To push a big gear.
  • Mesocycle-
A period of training generally two to six weeks long.
  • Microcycle-
A period of training of approximately one week.
  • Overreaching-
Training above the work load that would produce overtraining if continued long enough.
  • Overtraining-
Extreme fatigue, both physical and mental, caused by extensively training at a work load higher than that to which the body can readily adapt.
  • Peak Period-
The mesocycle during which volume of training is reduced and intensity is proportionally increased allowing the athlete to reach high levels of fitness.
  • Periodization-
The process of structuring training into periods (Preparation, Base, Build, Race and Transition).
  • Power-
The ability resulting from force and speed.
  • Power Endurance/ PE-
The purpose of this strength phase is to develop the capacity to quickly recruit most of the fibers for a movement, and to sustain their use at a high power output.
  • Preparation (Prep) Period-
The mesocycle during which the athlete begins to train for the oncoming season; usually marked by the use of cross-training and low loads.
  • Race Period-
The mesocycle during which the work load is greatly decreased allowing the athlete to compete in high-priority races.
  • Rating of Perceived Exertion (RPE)-
A subjective assessment of how hard one is working.
  • Recovery Interval (RI)-
The relief period between work intervals within an interval workout.
  • Recovery-
A period of training when rest is emphasized.
  • Repetition Maximum (RM)-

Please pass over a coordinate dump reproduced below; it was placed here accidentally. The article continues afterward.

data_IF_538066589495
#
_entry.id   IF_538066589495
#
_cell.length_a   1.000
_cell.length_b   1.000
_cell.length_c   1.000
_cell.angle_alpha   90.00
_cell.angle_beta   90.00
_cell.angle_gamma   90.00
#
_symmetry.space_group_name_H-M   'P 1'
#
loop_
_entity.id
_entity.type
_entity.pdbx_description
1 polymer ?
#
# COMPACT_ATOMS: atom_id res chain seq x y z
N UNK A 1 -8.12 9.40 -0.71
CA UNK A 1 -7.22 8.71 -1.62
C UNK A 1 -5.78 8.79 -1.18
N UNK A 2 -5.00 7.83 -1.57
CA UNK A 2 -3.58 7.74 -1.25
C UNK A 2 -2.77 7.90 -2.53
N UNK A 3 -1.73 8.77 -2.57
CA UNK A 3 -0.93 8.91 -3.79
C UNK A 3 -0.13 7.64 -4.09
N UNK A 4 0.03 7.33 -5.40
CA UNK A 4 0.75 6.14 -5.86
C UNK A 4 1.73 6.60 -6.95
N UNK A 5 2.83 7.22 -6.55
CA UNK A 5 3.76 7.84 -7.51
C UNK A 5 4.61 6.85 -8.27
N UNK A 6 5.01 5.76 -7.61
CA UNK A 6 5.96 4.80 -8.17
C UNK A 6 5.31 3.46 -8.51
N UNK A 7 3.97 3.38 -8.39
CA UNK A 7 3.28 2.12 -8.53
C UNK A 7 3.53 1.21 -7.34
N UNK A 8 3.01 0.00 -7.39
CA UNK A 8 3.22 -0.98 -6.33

The maximum load that a muscle group can lift in one attempt. Also called "one-repetition maximum" (1RM).
  • Repetition-
The number of times a task, such as a work interval or lifting of a weight, is repeated.
  • Set-
A group of repetitions.
  • Specificity, principle of-
The theory that training must stress the systems critical for optimal performance in order to achieve the desired training adaptations.
  • Speed-
Within the context of this site, the ability to move the body in ways that produce optimum performance. For example, the ability to turn the cranks quickly on the bike.
  • Strides-
Counting your strides to ensure a certain stride count during a speed/skill development workout is quite common to develop better running posture and economy. A workout may say to count your strides (right or left foot) for a count of 20 seconds and have a goal of 30 strides within the 20 seconds.
  • Swim Pace Zones-
Monitoring swim heart rate is not simple. Counting beats at the end of a set is not very helpful either since the heart rate drops so fast in fit swimmers. Studies have also shown this to be a very inaccurate gauge of effort. The best way to gauge effort in swimming is by pace. Record swim pace zones based on a 1000m/y time trial.
  • Tapering-
A reduction in training volume prior to a major competition.
  • Tops-
The portion of the handelbar closest to the stem.
  • Training Zone-
A level of intensity based on a percentage of some measure, such as heart rate or power, of the individual's capacity for work.
  • Transition Period-
The mesocycle during which the work load and structure of training are greatly reduced allowing physical and psychological recovery from training and racing.
  • Ventilatory Threshold (VT)-
The point during increasing exertion at which breathing first becomes labored. Closely corresponds with lactate threshold.
  • VO2max-
The capacity for oxygen consumption by the body during maximal exertion, also known as aerobic capacity and maximal oxygen consumption. Usually expressed as liters of oxygen consumed per kilogram of body weight per minute (ml/kg/min).
  • Volume-
A quantitative element of training, such as miles or hours of training within a given time. The combination of duration and frequency.
  • Warm up (WU)-
The period of gradually increasing intensity of exercise at the start of a training session.
  • Workload-
Measured stress applied in training through the combination of frequency, intensity, and duration.